Light is the left hand of darkness
and darkness the right hand of light.
Two are one, life and death, lying
together like lovers in kemmer,
like hands joined together,
like the end and the way.
The Left Hand of Darkness, published in 1969, was Ursula K. Le Guin's third published novel, and arguably her best ever. It won the Nebula Award for best novel in 1969, and the Hugo Award in the same category the next year.
The book takes place on the planet Gethen, a world deep in an ice age. It follows the efforts of Genly Ai, an envoy from the Ekumen, an association of human worlds. His mission is to offer the Gethenians membership...if he can get them to believe he is from offworld.
Gethen, or Winter, as the Ekumen sometimes refers to it, is clearly written as a political parallel to Earth in the mid to late Twentieth Century. There are two major nations, the Kingdom of Karhide and the Commensality of Orgoreyn, engaged in intense rivalry. The technology is also very Earthlike, with cars and radios, factories and streetlights.
But the people of Gethen have one significant difference from most humans: they are not men and women. Most of the time, they are neuter, but once a month they go into kemmer and become either male or female. No physiological habit is established; the mother of children may be the father of several more.
The story opens as Ai's attempts to convince the King of Karhide to join the Ekumen are beginning to go wrong. His chief ally, Therem Harth rem ir Estraven, abandons his cause. Estraven is shortly banished to Orgoreyn, sentenced to death if he ever returns. Ai finds himself increasingly isolated. His audience with the King is a failure.
After travelling through Karhide, he tries his luck in Orgoreyn. Unlike the King, the Orgota politicians believe he is who he says he is, and fear him because of it. He is soon in grave danger, and barely escapes with his life. To get away, he and Estraven journey across a vast glacier back to Karhide and eventual reckoning.
The book uses a multi-layered narrative style.1 Some chapters are in Ai's voice, some in Estraven's. Some contain Gethenian folktales or ethnographic notes by Ekumen investigators. Some peripheral points are never spelled out. For instance, Estraven's relationship with his brother, a powerful bit of characterisation, is only hinted at in two of the fairy tales.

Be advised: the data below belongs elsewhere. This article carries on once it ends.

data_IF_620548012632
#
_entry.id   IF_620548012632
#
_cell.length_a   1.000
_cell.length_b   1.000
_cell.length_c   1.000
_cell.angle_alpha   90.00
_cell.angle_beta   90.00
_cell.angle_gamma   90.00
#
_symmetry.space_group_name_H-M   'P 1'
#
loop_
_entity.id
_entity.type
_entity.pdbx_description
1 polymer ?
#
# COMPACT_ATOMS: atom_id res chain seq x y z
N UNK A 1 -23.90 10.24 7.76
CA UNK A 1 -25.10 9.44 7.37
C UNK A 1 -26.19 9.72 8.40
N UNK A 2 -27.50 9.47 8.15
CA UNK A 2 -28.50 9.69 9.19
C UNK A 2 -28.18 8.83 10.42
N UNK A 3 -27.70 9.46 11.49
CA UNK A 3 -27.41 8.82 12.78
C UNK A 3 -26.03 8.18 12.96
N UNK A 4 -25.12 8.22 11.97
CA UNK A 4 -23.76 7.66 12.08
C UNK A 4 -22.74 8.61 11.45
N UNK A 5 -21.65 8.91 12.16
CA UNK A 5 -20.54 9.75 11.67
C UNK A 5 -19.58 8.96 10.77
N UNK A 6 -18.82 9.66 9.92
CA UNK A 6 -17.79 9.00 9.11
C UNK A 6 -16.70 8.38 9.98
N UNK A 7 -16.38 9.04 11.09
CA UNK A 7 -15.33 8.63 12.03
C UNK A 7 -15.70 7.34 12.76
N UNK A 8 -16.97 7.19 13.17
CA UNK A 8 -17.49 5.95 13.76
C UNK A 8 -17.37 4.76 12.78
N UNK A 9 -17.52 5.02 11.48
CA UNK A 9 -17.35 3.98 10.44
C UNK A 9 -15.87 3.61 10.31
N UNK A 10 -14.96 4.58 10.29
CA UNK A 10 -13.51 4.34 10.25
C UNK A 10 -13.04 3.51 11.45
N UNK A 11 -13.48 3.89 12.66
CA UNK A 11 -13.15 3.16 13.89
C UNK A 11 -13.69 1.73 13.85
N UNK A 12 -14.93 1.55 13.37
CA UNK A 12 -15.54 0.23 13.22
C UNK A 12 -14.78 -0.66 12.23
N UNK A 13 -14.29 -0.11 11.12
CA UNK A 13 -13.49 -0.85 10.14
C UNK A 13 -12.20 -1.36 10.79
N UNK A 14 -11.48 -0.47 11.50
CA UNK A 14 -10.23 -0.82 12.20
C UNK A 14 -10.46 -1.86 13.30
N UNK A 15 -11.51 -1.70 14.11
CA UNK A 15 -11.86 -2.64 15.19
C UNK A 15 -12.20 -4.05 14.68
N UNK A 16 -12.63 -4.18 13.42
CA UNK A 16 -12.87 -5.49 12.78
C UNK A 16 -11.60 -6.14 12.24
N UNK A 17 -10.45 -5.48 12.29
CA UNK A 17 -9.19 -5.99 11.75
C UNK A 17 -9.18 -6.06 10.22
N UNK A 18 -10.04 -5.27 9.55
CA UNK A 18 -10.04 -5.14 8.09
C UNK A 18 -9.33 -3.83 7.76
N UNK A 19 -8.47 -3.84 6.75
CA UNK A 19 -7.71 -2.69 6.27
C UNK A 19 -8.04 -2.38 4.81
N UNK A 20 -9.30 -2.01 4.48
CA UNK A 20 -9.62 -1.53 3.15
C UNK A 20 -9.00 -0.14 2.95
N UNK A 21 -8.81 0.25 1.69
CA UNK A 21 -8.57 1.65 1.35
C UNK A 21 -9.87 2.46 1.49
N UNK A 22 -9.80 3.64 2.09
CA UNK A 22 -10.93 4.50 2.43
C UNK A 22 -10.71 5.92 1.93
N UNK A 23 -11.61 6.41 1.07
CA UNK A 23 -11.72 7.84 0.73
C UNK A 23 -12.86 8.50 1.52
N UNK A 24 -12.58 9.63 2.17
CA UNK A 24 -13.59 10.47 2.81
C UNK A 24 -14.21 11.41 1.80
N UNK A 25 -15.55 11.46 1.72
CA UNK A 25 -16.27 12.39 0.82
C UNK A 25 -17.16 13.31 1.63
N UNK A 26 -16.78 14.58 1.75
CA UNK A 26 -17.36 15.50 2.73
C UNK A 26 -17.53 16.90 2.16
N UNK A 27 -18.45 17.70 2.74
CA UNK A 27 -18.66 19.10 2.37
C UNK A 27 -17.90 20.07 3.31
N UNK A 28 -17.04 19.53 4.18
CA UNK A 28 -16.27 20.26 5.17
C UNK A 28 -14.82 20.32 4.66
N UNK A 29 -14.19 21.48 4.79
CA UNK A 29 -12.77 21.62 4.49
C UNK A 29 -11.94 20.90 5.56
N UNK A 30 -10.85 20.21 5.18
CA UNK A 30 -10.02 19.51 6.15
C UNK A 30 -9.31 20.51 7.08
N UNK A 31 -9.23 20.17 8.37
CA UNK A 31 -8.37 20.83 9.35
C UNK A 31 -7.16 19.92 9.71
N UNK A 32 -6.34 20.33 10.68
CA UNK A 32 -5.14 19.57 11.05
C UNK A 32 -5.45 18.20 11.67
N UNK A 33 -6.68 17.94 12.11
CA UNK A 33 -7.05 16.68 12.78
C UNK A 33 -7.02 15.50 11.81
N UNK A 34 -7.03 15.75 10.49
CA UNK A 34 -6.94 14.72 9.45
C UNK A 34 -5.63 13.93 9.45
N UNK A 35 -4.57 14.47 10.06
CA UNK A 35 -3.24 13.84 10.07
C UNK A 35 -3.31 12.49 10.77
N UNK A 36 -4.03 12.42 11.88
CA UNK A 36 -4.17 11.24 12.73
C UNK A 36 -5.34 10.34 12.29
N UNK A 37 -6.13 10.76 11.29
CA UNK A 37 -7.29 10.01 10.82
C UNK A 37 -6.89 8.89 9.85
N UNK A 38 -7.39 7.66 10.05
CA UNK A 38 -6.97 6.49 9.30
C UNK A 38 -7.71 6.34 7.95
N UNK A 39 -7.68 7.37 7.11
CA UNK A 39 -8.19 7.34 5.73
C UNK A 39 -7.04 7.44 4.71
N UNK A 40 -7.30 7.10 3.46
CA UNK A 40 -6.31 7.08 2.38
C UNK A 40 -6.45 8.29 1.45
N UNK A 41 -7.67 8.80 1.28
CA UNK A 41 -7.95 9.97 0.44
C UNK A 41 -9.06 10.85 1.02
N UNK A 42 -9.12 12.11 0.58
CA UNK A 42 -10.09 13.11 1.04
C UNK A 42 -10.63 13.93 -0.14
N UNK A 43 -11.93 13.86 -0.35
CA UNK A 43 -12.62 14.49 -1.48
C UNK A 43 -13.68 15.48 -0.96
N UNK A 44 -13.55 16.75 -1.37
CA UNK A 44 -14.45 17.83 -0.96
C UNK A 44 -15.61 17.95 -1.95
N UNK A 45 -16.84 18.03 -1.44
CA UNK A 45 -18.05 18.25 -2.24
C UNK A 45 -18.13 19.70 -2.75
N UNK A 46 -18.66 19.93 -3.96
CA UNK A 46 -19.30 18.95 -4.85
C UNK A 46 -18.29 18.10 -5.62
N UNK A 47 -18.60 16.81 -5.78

Surprisingly (especially for Le Guin's work), this book is not primarily about gender. She touches on it, for instance by equating the Gethenians' sexual nature with their failure to discover war. And Ai is certainly staggered by the Gethenians' genderlessness, but the reader is not.
Some of the impact of a gender-neutral world is lost because Le Guin uses the masculine pronoun for Gethenians. They are always referred to as "he" and "him"2, because (as she explains in the introduction) she has no patience with made-up pronouns. Although this detracts from the strangeness of the society, it improves the book's readability substantially.
The story is partly a meditiation on the nature of loneliness and isolation. Ai struggles throughout the book to see the Gethenians as fellow humans, to trust them, and to love them. It's a good book to read when you're in culture shock.
It's also about politics and nationalism. It was published at the height of the Cold War, and Le Guin uses it to question the rivalry inherent in the patriotism of the time.
What is love of one's country? Is it hate of one's uncountry? Then it's not a good thing. Is it simply self-love? That's a good thing, but one mustn't make a virtue of it, or a profession...Insofar as I love life, I love the hills of the Domain of Estre, but that sort of love does not have a boundary-line of hate.
I think her questions still stand.
Lastly, and most deeply, it is a book about friendship, and Ai's and Estraven's relationship deepens throughout the book. Through it, and through Ai's eyes, the reader is led to love Estraven, and to care about his eventual fate.
- Unlike in her later book, Always Coming Home, Le Guin doesn't sacrifice the plot to the idea of multi-voiced narrative here. Every chapter advances the reader's understanding of the story.
- To address the imbalance that writing about Gethenians in the masculine created, Le Guin published a short story using feminine pronouns. The story, Winter's King, is included in The Wind's Twelve Quarters, and gives a nice balance to The Left Hand of Darkness.